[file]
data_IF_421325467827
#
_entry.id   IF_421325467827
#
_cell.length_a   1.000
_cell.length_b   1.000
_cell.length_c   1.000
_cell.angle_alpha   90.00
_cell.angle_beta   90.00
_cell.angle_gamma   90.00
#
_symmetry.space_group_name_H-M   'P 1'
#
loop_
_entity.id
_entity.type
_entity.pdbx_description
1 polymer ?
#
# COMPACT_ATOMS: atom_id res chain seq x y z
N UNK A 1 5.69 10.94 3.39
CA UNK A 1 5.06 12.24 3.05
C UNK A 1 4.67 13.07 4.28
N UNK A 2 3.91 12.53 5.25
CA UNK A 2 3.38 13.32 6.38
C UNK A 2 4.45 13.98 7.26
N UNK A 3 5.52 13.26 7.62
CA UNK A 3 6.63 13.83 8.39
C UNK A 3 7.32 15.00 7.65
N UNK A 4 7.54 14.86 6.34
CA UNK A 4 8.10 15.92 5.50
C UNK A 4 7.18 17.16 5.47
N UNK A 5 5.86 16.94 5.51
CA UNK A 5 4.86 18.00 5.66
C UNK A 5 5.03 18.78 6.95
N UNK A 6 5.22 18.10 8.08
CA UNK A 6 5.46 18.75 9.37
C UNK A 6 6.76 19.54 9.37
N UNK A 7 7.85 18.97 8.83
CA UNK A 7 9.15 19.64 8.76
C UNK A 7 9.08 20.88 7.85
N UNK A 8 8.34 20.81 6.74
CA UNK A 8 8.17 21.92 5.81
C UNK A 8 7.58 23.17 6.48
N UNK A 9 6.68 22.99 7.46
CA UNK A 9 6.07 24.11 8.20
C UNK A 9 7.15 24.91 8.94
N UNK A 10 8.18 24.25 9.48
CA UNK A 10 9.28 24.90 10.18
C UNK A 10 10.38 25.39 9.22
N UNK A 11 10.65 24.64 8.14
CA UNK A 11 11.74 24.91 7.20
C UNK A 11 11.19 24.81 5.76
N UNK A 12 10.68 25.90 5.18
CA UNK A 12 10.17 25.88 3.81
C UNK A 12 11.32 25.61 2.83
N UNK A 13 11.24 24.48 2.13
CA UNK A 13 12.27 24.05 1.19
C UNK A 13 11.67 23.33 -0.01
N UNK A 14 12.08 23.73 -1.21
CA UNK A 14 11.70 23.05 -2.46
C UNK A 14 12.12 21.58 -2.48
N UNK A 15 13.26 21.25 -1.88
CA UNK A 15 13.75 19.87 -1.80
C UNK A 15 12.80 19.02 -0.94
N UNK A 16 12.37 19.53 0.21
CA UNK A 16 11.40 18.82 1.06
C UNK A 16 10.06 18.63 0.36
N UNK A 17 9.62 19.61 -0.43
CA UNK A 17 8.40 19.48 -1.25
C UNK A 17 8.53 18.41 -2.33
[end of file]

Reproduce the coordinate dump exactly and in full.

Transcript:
data_IF_421325467827
#
_entry.id   IF_421325467827
#
_cell.length_a   1.000
_cell.length_b   1.000
_cell.length_c   1.000
_cell.angle_alpha   90.00
_cell.angle_beta   90.00
_cell.angle_gamma   90.00
#
_symmetry.space_group_name_H-M   'P 1'
#
loop_
_entity.id
_entity.type
_entity.pdbx_description
1 polymer ?
#
# COMPACT_ATOMS: atom_id res chain seq x y z
N UNK A 1 5.69 10.94 3.39
CA UNK A 1 5.06 12.24 3.05
C UNK A 1 4.67 13.07 4.28
N UNK A 2 3.91 12.53 5.25
CA UNK A 2 3.38 13.32 6.38
C UNK A 2 4.45 13.98 7.26
N UNK A 3 5.52 13.26 7.62
CA UNK A 3 6.63 13.83 8.39
C UNK A 3 7.32 15.00 7.65
N UNK A 4 7.54 14.86 6.34
CA UNK A 4 8.10 15.92 5.50
C UNK A 4 7.18 17.16 5.47
N UNK A 5 5.86 16.94 5.51
CA UNK A 5 4.86 18.00 5.66
C UNK A 5 5.03 18.78 6.95
N UNK A 6 5.22 18.10 8.08
CA UNK A 6 5.46 18.75 9.37
C UNK A 6 6.76 19.54 9.37
N UNK A 7 7.85 18.97 8.83
CA UNK A 7 9.15 19.64 8.76
C UNK A 7 9.08 20.88 7.85
N UNK A 8 8.34 20.81 6.74
CA UNK A 8 8.17 21.92 5.81
C UNK A 8 7.58 23.17 6.48
N UNK A 9 6.68 22.99 7.46
CA UNK A 9 6.07 24.11 8.20
C UNK A 9 7.15 24.91 8.94
N UNK A 10 8.18 24.25 9.48
CA UNK A 10 9.28 24.90 10.18
C UNK A 10 10.38 25.39 9.22
N UNK A 11 10.65 24.64 8.14
CA UNK A 11 11.74 24.91 7.20
C UNK A 11 11.19 24.81 5.76
N UNK A 12 10.68 25.90 5.18
CA UNK A 12 10.17 25.88 3.81
C UNK A 12 11.32 25.61 2.83
N UNK A 13 11.24 24.48 2.13
CA UNK A 13 12.27 24.05 1.19
C UNK A 13 11.67 23.33 -0.01
N UNK A 14 12.08 23.73 -1.21
CA UNK A 14 11.70 23.05 -2.46
C UNK A 14 12.12 21.58 -2.48
N UNK A 15 13.26 21.25 -1.88
CA UNK A 15 13.75 19.87 -1.80
C UNK A 15 12.80 19.02 -0.94
N UNK A 16 12.37 19.53 0.21
CA UNK A 16 11.40 18.82 1.06
C UNK A 16 10.06 18.63 0.36
N UNK A 17 9.62 19.61 -0.43
CA UNK A 17 8.40 19.48 -1.25
C UNK A 17 8.53 18.41 -2.33